As I mentioned, the school is moving from a blended-funding model to one that is fully funded and requires no new dollars. The old model emphasized revenue generation, whereas the new model allows the school to focus on developing the core competencies of all public servants. Under the new fully funded model, overall funding will go from $41 million provided through the main estimates in 2014-15 and increase gradually to $80 million in 2018-19. The funding will be sourced from client departments' reference levels based on their number of employees. Departments included in this new funding model are those in schedules I, IV, and V of the Financial Administration Act.
To better and more directly reflect the school's operations, beginning in 2015-16, we are adopting a new program alignment architecture that is simpler and clearer and that aligns with our new business model. The school also has a new single strategic outcome, which is that federal public service employees have the common knowledge, skills, and competencies to fulfill their responsibilities in serving Canadians.
ln 2015-16, the school is projecting to spend $91 million, and in the 2015-16 main estimates it requested approval for expenditures of $71 million. The school plans to fund the difference from unspent revenue carried forward from 2014-15. Under subsection 18(2) of the Canada School of Public Service Act, the school has statutory authority to carry forward any unspent revenue to the next fiscal year. Unspent revenue carried forward is reported in the public accounts. Fiscal years 2014-15 and 2015-16 are the first two years of a three-year transition plan from the old model to the new funding model.
Expenditures will remain within the $90 million range through 2016-17 to complete transformation initiatives that include modernizing the school's curriculum, increasing learner accessibility through technology-enabled solutions, modernizing classroom facilities, and optimizing office space including investing in Workplace 2.0.
Once the transformation initiatives are completed, the school's spending will reach steady state at approximately $80 million. To illustrate overall savings to the crown, using 2013-14 as a benchmark, the school spent $85 million the last full year under the old model. The projected spending level in 2017-18 will be $80 million, the first full year under the new model. ln other words, there will be a savings of $5 million.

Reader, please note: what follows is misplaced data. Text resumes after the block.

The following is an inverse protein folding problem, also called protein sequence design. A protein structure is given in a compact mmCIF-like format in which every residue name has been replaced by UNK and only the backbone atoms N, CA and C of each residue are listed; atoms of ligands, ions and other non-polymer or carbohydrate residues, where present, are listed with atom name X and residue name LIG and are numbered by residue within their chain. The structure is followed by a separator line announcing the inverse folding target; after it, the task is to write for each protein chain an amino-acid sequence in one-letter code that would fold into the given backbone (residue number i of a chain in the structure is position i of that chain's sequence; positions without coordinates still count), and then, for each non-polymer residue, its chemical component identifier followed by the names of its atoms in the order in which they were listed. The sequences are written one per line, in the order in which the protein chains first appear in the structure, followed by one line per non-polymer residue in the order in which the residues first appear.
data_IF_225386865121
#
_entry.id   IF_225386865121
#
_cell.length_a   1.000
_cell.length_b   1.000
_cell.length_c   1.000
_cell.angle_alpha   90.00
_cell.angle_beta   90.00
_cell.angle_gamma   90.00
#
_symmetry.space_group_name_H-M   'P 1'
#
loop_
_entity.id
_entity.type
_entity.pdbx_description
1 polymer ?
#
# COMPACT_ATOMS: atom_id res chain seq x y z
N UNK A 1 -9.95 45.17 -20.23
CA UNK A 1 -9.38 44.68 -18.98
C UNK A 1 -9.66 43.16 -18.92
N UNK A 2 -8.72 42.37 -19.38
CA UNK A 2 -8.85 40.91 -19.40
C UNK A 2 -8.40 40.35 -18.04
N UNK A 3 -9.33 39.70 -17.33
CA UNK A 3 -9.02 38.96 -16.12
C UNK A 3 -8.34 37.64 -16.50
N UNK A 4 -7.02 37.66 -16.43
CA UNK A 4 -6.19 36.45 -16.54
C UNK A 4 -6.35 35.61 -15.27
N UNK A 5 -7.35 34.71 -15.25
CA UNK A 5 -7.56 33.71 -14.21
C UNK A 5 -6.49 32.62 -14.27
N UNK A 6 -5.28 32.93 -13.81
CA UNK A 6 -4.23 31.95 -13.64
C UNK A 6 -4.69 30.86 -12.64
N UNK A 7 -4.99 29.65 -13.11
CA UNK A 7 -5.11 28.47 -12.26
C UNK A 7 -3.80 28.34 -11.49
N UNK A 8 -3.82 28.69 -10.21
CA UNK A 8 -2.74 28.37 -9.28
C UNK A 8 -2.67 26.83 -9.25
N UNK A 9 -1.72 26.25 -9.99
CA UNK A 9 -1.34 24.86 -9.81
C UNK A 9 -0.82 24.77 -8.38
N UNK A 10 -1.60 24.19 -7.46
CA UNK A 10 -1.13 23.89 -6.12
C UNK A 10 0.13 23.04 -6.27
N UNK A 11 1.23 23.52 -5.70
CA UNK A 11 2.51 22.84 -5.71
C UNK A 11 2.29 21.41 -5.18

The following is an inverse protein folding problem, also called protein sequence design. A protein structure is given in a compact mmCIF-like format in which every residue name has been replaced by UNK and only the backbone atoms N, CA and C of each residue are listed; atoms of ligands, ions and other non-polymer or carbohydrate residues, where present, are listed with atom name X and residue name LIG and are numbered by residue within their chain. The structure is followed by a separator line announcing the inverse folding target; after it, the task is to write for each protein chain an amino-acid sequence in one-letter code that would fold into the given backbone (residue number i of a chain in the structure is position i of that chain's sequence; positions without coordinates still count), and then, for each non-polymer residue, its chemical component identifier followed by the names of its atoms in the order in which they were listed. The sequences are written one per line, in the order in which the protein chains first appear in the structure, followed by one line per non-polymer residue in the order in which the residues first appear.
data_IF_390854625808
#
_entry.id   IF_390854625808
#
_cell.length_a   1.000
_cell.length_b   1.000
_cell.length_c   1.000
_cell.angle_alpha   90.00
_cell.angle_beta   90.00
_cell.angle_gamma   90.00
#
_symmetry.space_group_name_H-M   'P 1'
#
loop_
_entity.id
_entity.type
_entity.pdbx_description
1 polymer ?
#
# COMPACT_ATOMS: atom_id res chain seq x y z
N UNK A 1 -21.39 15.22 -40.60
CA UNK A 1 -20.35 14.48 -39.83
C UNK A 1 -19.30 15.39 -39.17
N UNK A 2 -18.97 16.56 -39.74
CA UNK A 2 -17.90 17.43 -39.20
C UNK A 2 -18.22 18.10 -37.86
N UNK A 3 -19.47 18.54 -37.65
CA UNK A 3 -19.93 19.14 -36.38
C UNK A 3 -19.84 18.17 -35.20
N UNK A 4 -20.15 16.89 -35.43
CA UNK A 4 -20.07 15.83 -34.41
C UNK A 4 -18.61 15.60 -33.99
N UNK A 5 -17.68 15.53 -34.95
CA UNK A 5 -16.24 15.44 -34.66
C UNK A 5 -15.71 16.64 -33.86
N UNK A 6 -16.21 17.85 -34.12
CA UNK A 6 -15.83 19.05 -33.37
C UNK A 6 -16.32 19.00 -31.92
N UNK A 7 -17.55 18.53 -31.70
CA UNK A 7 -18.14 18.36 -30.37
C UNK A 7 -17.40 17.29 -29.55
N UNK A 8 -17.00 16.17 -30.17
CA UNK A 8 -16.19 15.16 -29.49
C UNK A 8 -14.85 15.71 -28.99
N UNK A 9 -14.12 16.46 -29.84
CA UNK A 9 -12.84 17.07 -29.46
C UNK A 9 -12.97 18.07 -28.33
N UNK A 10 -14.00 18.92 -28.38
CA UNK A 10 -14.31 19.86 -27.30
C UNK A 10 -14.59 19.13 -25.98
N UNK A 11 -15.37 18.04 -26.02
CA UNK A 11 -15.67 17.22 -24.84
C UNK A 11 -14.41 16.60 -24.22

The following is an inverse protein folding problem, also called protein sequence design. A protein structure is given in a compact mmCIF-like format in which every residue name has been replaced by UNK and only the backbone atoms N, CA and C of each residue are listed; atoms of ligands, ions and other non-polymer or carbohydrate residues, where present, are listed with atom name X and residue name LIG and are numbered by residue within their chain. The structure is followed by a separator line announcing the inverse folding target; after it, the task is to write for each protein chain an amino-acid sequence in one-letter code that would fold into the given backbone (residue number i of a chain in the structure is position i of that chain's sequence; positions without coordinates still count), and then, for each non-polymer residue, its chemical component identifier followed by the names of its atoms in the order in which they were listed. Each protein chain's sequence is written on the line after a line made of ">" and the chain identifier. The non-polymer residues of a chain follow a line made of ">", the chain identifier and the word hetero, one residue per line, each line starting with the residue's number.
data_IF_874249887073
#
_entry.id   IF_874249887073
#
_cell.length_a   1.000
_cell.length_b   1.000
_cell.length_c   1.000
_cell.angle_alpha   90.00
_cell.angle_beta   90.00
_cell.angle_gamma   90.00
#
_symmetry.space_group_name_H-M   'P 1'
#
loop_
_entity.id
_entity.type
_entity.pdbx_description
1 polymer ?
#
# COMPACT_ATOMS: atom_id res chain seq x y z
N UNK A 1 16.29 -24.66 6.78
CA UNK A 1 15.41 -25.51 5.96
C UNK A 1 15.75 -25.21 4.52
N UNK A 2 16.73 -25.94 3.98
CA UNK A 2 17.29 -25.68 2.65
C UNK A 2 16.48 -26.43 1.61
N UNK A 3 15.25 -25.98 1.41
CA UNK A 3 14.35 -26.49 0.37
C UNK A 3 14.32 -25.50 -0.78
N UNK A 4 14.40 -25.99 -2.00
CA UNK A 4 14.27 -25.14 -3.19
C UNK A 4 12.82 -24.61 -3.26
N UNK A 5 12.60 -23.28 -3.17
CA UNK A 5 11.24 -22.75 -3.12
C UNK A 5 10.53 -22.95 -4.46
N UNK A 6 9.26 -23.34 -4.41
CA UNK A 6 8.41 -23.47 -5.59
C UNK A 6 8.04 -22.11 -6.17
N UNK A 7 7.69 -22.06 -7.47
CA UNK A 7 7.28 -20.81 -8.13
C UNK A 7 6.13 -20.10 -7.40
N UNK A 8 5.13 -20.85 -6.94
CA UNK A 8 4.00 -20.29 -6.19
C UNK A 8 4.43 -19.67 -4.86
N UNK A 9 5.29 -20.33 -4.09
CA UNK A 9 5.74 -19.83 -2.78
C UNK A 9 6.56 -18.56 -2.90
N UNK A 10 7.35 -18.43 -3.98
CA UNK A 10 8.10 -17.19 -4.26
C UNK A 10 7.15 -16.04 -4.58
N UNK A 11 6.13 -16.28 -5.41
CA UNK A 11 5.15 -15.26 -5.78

During the transition to the new model, we are endeavouring to minimize impact on indeterminate employees. The school is leveraging existing resources within the public service by using a risk-based staffing strategy, thereby avoiding increasing our permanent salary envelope. Spending in non-salary dollars is expected to increase from $21 million in 2013-14 to $25 million in 2017-18. This increase reflects our intention to invest in continuous renewal and in updating our curriculum, and to keep pace with changes in technology. Ensuring that the school has the necessary internal capacity to undertake the transition to our new model is reflected in both our corporate risk profile and our integrated plan.
To deliver this new common curriculum for all public servants, we are building what we call an “ecosystem” of learning accessible anywhere, anytime and at no individual charge.
This rich, diverse collection of learning resources is increasingly available in a wide variety of formats and methods, and offers formal training via instructors or through online courses, as well as performance support, job aids, and opportunities for informal and collaborative learning.
Learning and technology will be synonymous. In this new ecosystem, learning will be delivered in the most efficient and effective way possible. Face-to-face learning will be experiential, whereas foundational training, such as authority delegation training, will be offered online to ensure timely and equitable access across the country.
We have already begun to see results in our transition to the new model. Last fiscal year, the school delivered training to more than 212,000 registered participants across the country, of which almost 169,000 were online. This represents a 4% increase in the overall number of learners and an 11% increase in the number of online participants, in comparison with the previous year.
Recent performance results show leadership and significant progress in several areas because of the strategies the school has put in place to strengthen our management of human resources, procurement, information management, internal governance and project management.
We are particularly proud of the results of the recent public service employee survey which confirmed significant progress has been achieved in developing a highly engaged and high-performing workforce.
In closing, Mr. Chair, I would like to say that this is an exciting time for learning in the federal public service. The school takes pride in the opportunity we have to lead the new public service-wide approach to learning. Creating a culture of continuous learning and development is a critical step in equipping all employees, new recruits and seasoned experts alike, with the knowledge and skills they need to continue to serve Canadians with excellence.
We'd be pleased to respond to your questions.